How to convert YouTube SBV to SRT
Simply like this:
ffmpeg -i captions.sbv captions.srt
YouTube supports only the basic features of SBV (SuBView) and SRT (SubRipText) closed captions. Notably users can download existing closed captions (including auto-generated subtitles) as SBV, convert them to SRT supported by, e.g., MPlayer, edit the subtitles in a text editor such as
notepad (hint: YouTube wants UTF-8), and upload the fixed version to YouTube, overwriting the old subtitles for the given language.
As far as YouTube supports these two formats (among others) they are very similar. The SRT captions start with a counter (increasing numbers), followed by the from
--> to timestamps, text (one or two lines), and an empty line:
1 00:00:05,000 --> 00:00:13,700 you know where's the girl who hasn't 2 00:00:10,100 --> 00:00:16,400 gotten to college or even maybe finished
The SBV captions have no counter and use periods as decimal points in their from
0:00:01.400,0:00:06.770 you know where's the girl who hasn't 0:00:04.610,0:00:08.840 gotten to college or even maybe finished
SRT timestamps have the form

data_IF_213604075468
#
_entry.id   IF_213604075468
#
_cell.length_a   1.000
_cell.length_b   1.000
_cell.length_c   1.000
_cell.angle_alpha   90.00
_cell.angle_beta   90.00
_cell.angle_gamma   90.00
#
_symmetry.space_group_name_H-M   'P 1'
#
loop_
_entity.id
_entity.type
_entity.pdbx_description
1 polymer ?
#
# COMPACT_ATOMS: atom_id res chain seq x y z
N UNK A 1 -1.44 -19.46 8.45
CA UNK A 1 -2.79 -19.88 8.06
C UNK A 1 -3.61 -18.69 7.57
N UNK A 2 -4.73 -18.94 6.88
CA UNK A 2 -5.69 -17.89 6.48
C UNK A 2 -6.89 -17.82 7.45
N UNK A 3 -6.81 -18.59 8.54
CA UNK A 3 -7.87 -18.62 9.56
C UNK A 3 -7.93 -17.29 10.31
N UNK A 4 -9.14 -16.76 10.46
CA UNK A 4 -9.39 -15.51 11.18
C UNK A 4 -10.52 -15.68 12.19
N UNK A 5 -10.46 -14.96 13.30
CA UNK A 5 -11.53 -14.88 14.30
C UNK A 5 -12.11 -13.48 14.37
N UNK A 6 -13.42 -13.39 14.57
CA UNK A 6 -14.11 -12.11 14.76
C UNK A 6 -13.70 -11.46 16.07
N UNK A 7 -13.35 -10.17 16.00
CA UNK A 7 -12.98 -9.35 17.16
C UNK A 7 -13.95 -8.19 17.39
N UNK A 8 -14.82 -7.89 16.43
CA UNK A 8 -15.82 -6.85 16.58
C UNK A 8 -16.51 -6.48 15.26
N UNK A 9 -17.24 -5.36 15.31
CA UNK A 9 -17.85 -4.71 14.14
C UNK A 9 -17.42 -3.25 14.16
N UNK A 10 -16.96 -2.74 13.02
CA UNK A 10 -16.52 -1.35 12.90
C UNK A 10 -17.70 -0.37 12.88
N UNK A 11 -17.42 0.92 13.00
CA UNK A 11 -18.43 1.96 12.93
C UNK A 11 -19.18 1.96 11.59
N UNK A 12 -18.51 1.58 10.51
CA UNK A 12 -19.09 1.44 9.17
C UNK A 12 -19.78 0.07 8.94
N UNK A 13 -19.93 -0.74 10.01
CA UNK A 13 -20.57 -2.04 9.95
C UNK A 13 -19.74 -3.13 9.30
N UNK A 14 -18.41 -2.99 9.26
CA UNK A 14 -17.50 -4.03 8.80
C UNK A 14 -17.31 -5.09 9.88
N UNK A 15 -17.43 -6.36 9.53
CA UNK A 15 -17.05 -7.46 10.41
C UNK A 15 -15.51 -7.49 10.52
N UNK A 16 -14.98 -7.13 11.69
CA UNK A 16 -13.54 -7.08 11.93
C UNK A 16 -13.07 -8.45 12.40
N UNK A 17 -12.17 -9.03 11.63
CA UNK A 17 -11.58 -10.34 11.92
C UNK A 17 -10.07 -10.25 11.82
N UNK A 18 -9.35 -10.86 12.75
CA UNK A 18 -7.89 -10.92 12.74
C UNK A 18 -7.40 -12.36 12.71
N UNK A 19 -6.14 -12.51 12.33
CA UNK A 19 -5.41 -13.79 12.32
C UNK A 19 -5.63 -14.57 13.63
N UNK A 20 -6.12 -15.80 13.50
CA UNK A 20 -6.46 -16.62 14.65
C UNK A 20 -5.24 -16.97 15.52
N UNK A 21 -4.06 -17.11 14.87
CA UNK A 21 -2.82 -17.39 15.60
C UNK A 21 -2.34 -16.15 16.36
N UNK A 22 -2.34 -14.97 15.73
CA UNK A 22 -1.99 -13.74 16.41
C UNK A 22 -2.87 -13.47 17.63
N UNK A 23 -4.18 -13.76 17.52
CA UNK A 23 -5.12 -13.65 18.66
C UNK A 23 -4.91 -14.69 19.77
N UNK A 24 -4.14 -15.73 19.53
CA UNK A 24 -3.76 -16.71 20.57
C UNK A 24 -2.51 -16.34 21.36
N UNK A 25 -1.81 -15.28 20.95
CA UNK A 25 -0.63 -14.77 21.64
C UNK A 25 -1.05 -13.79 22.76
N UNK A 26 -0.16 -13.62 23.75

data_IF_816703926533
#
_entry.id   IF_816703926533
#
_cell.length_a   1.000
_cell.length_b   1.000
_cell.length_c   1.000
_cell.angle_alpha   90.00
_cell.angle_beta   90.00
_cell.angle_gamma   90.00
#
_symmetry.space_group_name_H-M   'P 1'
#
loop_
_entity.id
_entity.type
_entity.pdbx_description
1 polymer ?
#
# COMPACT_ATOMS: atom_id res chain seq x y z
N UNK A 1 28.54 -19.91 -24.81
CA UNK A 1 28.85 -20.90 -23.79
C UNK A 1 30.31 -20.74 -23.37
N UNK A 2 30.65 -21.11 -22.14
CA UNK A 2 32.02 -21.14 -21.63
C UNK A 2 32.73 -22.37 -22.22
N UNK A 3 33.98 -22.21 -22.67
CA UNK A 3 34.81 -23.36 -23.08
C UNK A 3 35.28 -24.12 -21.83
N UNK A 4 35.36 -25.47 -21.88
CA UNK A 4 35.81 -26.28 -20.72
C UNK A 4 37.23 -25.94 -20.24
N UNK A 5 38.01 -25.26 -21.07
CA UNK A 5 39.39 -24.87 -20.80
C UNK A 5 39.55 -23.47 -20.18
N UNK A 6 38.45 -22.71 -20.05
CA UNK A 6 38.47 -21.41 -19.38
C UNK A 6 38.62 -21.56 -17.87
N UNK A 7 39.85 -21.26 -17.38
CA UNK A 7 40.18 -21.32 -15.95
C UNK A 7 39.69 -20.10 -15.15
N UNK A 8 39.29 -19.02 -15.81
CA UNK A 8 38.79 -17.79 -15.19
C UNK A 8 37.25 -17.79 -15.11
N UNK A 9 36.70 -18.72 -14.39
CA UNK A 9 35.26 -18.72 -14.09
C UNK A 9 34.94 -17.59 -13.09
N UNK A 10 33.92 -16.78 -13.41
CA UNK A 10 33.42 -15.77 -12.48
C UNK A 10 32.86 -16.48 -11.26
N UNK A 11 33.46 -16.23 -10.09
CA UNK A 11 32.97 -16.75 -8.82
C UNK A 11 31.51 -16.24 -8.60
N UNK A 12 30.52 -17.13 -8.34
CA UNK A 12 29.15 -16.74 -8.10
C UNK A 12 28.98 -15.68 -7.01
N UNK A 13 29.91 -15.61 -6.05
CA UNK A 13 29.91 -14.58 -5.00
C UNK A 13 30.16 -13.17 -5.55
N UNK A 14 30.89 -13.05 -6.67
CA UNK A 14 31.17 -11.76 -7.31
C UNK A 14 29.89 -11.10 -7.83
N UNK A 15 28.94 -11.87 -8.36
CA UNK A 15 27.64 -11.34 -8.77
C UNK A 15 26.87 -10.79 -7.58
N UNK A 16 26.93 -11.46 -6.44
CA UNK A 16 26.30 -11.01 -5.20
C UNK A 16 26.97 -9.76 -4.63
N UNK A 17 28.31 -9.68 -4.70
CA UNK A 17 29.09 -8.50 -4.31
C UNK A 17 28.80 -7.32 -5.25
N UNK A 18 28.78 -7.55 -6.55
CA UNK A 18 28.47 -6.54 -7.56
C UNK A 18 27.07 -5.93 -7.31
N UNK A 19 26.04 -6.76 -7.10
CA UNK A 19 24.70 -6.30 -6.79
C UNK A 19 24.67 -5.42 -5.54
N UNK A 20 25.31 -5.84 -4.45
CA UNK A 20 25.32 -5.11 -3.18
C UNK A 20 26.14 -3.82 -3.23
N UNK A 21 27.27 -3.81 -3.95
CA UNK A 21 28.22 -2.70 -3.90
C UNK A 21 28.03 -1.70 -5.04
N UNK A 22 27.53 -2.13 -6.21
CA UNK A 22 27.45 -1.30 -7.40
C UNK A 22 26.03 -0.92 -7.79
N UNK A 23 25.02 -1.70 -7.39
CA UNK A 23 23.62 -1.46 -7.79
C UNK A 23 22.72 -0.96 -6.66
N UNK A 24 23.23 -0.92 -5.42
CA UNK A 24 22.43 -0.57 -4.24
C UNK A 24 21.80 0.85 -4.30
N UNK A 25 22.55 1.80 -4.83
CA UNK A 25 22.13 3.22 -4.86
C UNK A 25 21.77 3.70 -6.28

nnn, SBV timestamps use
YouTube is smart enough to detect and report simple errors, but you should make sure that timestamps do not overlap, i.e., the earliest from in the next caption can be the same as the to end of the last caption. Obviously the duration should be not too short, and it cannot be "negative" with a from later than its corresponding to.
The auto-generated SBV example shown above (downloaded from a YouTube movie trailer) actually uses overlapping timestamps, and FFmpeg kept them as is in its SRT conversion. For the theory see the WebM Project General WebVTT Notes, in practice input option -fix_sub_duration can get rid of this:
ffmpeg -fix_sub_duration -i captions.sbv captions.srt
Fixed SRT output sample:
1 00:00:05,000 --> 00:00:10,100 you know where's the girl who hasn't 2 00:00:10,100 --> 00:00:13,700 gotten to college or even maybe finished
SMplayer using MPlayer is unsuited as a syntax check, e.g., it doesn't insist on file extension
.srt, anything including
.txt goes, it accepts missing counters, and simply ignores timestamps greater than the duration of the clip. As of early 2019 YouTube could not handle the latter, the upload failed without reporting an error.
Hint for Windows users, if your Chrome uploads fail with an unclear JSON-error use IE11, or try the YouTube studio beta UI instead of classic studio.